Saturday, 16 October 2010

Validation with ASP.Net MVC2

I've blogged previously about the validation methods I've used on ASP.Net MVC projects and have recently been adapting this for use with version 2 of the framework.

One of the new features I wanted to make available was the use of data annotations for validation, where domain or view model classes can be decorated with attributes for validation of required fields, field lengths and range values. These can then be used for both server side and client side validation.

I ran into a problem with this though when validating entities that had related items - for example in my case I was working on a project management tool, where an entity such as a project is related to others such as a client and an account manager. The client entity has required fields such as a name, but when validating before saving the project entity I didn't really care about that as I was only interested in the client ID to perform the update operation.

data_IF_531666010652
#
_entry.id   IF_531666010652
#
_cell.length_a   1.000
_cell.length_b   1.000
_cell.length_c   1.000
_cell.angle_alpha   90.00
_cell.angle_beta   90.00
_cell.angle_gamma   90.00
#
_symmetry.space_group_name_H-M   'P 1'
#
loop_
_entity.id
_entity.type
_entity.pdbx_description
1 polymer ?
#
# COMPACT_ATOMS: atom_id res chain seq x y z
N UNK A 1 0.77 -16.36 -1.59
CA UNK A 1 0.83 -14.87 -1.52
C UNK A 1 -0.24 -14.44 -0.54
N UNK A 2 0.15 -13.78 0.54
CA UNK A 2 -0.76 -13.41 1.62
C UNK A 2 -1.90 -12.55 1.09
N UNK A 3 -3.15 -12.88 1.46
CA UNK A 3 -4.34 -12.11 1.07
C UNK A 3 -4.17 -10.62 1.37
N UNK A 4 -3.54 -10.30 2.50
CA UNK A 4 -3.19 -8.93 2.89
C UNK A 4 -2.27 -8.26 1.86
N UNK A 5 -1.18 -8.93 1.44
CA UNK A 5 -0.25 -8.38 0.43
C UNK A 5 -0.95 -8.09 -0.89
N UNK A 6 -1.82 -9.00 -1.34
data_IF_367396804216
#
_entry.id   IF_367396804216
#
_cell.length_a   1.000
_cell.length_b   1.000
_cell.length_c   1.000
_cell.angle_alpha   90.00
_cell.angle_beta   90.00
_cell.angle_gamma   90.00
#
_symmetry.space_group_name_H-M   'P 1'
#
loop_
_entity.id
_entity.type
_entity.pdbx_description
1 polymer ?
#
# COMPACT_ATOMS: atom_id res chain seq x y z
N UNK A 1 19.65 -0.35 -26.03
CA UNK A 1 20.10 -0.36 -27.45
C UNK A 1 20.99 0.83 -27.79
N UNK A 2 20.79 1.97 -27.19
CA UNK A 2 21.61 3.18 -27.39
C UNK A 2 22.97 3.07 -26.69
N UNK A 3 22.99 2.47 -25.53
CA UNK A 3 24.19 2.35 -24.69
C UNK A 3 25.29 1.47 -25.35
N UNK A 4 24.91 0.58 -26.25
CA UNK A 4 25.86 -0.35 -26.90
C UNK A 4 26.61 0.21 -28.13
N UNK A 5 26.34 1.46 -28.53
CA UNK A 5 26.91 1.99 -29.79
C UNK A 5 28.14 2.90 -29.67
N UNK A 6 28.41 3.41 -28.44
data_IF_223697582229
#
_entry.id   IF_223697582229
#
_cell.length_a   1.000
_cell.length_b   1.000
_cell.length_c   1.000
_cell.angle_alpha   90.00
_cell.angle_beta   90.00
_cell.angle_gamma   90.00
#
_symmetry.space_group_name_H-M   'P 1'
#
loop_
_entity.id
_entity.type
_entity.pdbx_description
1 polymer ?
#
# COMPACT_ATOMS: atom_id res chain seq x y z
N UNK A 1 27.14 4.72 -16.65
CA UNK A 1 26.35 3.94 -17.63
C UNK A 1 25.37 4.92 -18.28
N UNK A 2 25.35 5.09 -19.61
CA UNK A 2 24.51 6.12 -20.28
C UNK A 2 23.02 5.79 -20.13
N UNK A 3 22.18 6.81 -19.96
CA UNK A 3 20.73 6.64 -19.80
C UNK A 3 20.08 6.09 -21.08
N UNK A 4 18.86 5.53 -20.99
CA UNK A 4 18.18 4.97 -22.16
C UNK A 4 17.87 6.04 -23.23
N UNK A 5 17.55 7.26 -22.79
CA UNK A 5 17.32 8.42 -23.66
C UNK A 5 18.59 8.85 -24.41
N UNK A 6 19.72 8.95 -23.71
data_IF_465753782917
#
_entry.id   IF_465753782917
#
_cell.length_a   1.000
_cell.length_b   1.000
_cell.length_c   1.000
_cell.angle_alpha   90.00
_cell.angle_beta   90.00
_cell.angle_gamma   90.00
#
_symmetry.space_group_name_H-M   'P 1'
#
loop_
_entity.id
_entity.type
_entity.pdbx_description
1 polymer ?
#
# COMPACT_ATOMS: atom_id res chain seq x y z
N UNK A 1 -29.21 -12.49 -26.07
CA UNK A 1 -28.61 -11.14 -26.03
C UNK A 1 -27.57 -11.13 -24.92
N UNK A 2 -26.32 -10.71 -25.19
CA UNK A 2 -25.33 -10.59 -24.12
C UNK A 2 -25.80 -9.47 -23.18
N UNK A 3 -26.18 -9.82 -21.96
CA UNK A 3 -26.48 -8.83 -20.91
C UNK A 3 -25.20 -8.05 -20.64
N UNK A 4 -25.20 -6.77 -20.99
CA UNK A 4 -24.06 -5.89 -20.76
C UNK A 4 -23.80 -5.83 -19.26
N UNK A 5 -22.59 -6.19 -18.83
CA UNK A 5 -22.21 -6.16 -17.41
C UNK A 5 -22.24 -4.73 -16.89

The validation by default is set up to perform whole model validation, but a useful post from Steve Sanderson details how to get around this issue and perform partial validation based on just the values that are passed in the form post.

Data annotiation based validation isn't the the full story though - in a robust application it's considered necessary for the domain model to handle it's own validation too. This is partly a result of using techniques such as the above, which would allow a determined hacker to modify the form input to by-pass data annotation based checks on required fields.

In previous projects I've used straightforward C# code for the validation of model fields, but as I'd already used data annotions to define these rules it was a obvious violation of the DRY principle to have to do this again. .Net 4 provides a means of doing this using the Validator.TryValidateObject method.

For .Net 3.5 though I used a technique illustrated by JohnyO in this post on stackoverflow. It validates based on rules specified both directly on the class or in a meta data "buddy" class and thus allows the domain model to handle validation without repetition of all the rules.

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